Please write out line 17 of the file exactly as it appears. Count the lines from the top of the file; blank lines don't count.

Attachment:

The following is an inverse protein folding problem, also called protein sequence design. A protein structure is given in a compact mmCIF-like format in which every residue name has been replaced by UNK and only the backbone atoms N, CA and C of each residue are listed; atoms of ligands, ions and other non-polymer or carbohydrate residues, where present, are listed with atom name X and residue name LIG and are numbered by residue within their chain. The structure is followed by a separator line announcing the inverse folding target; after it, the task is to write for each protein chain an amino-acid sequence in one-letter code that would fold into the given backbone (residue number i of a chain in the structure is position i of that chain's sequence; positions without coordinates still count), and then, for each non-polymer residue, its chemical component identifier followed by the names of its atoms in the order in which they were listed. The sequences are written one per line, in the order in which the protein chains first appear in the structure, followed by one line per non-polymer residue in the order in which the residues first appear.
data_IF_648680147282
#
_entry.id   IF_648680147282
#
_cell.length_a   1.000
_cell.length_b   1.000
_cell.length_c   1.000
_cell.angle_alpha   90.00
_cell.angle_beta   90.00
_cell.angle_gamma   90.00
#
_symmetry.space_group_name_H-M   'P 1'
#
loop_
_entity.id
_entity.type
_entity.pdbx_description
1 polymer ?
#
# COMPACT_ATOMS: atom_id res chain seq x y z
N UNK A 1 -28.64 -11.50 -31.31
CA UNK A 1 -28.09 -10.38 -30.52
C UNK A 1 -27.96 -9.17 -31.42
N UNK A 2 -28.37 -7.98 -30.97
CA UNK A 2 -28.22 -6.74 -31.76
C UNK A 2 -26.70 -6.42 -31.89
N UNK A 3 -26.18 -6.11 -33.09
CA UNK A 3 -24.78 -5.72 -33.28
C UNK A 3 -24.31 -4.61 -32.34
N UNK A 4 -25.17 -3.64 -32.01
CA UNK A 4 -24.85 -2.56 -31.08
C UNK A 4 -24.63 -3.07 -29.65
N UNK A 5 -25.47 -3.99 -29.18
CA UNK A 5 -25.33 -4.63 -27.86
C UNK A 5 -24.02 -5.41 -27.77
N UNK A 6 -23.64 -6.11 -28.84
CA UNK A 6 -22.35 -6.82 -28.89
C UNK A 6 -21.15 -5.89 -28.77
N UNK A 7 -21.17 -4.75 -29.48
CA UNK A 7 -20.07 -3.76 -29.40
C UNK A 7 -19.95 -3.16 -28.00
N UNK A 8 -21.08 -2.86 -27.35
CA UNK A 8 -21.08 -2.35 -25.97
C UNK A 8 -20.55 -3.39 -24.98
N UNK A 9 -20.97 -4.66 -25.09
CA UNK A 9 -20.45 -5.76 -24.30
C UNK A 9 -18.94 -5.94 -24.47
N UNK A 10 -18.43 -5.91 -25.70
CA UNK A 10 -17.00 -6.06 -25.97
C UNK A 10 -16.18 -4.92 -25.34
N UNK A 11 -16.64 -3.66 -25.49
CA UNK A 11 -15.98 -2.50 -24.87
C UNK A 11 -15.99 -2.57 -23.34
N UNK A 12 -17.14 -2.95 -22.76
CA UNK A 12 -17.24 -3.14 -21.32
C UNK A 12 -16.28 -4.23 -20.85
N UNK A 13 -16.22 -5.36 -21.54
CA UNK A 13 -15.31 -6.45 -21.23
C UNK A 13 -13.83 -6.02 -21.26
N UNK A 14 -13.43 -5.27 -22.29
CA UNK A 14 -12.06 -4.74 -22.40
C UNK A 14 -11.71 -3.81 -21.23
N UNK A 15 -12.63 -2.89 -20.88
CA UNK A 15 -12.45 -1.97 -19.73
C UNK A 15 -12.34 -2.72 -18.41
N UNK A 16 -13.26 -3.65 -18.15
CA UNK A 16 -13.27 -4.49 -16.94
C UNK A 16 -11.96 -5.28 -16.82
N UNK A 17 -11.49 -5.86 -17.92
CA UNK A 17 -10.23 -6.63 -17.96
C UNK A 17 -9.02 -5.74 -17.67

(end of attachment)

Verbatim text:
_entity.type